Seth Godin has been a prolific blogger and author for many years now. He is particularly dedicated to helping entrepreneurs grow their businesses and develop robust mindsets.
The Dip, which has a subtitle that promises to teach you “when to quit and when to stick” develops a very specific theme across its 96 pages.
Seth explores a theme which was covered in a wildly popular Freakonomics Radio episode from 2011: quitting. The premise that is questioned is simple: Is it true that “winners never quit”?
Seth’s answer is quite emphatically “No.” Winners quit all the time, and he gives stories about a number of famous business people to back up his argument.
What is “The Dip”?
Simply, the dip is the hard and difficult road between being barely competent in something and being the best in the world (Seth argues that being the best in the world should be a primary goal).
There are only a few spots at the top, Seth notes, and you should be okay with quitting if it’s not clear to you that a) you have the desire to get to the top or b) you have the ability to do so.
Now, while we don’t share Seth’s idea that “best in the world” is the only goal possible/desirable, we would argue that high levels of personal satisfaction and competence should be at the end of the road. You need to be okay with quitting, and quitting quickly, if those aren’t on the horizon. Hope is not a strategy.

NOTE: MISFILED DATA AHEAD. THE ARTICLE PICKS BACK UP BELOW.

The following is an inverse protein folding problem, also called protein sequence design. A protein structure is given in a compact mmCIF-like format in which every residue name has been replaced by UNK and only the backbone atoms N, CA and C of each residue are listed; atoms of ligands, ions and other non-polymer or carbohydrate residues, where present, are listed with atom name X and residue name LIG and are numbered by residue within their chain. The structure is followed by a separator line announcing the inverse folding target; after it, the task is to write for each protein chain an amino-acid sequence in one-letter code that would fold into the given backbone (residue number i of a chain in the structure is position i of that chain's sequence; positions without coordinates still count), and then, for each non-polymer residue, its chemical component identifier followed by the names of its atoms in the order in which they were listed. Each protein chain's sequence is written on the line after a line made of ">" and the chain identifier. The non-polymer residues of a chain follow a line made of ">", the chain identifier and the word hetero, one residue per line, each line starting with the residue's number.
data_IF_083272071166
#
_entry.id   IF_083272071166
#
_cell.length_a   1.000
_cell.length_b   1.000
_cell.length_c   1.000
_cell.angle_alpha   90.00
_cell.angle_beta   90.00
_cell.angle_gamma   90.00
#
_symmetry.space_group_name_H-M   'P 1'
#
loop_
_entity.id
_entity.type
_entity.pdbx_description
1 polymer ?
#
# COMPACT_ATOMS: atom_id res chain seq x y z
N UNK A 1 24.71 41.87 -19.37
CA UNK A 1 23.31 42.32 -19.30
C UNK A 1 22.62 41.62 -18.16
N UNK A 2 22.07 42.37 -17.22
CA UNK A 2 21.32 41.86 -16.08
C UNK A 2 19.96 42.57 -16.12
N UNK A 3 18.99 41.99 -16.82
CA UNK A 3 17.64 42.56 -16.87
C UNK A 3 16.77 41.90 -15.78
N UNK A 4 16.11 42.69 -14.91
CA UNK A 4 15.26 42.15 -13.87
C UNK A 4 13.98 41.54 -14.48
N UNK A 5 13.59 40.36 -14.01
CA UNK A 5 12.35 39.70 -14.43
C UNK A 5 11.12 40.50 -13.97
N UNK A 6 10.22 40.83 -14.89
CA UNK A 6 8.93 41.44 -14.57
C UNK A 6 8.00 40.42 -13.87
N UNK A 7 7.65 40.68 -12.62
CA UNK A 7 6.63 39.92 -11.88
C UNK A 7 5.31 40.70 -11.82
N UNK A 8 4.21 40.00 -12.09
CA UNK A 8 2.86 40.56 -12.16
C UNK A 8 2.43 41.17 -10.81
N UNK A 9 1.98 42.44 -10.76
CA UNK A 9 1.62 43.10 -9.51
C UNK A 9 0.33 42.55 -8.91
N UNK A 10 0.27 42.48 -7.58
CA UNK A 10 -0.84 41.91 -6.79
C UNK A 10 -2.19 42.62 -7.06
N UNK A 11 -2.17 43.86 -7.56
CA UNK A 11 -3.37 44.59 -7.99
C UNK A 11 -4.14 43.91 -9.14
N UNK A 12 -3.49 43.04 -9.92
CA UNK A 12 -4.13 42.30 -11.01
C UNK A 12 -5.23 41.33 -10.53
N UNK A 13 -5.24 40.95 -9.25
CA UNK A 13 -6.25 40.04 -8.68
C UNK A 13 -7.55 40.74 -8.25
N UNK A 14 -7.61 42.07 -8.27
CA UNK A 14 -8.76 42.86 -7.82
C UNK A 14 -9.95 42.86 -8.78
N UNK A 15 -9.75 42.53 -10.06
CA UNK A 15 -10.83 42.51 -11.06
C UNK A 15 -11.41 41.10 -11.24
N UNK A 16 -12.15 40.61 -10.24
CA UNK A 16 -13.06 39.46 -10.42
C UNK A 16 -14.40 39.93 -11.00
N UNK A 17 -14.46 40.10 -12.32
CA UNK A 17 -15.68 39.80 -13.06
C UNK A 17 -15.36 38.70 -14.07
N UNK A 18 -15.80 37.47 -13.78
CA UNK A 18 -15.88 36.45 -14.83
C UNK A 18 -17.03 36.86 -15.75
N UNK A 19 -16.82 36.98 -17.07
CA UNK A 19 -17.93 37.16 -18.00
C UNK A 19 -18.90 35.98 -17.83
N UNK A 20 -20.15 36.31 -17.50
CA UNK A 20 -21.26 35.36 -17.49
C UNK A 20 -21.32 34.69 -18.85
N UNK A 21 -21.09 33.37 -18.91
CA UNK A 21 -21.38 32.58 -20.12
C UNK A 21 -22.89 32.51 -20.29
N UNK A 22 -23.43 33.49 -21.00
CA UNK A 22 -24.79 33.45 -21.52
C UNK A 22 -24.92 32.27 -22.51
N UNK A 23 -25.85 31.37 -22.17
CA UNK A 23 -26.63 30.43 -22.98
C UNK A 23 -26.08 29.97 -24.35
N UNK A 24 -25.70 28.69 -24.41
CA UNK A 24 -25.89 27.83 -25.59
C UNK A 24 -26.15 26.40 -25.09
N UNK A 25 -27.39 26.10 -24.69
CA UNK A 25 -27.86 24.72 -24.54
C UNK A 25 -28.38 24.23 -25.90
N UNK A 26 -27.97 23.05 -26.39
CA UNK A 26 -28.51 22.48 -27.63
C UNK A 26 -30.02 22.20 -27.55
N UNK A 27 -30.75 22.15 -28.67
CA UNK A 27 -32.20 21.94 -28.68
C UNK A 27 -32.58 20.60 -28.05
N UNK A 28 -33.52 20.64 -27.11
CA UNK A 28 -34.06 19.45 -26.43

Persistence is Overrated
Perhaps the biggest lesson in this short book apart from giving people “permission” to quit (against all the social pressure not to) is to remind us that persistence isn’t everything.
People can keep pounding their heads against the walls for many years for nothing other than the alleged “virtue” of persistence for its own sake. Seth is reminding us to make sure we’re clear on what our “why” is.
If we know why we’re doing what we’re doing, combined with a realistic look at whether we can accomplish our goals, the persistence will make sense and be the best part of the journey. Otherwise, it can be the anchor that holds us back from so many other possibilities.
As one year closes and a new one opens, it’s a great time to audit our lives and ask if there are any things in our business or personal life that need quitting, once we’ve given them “the Dip” treatment.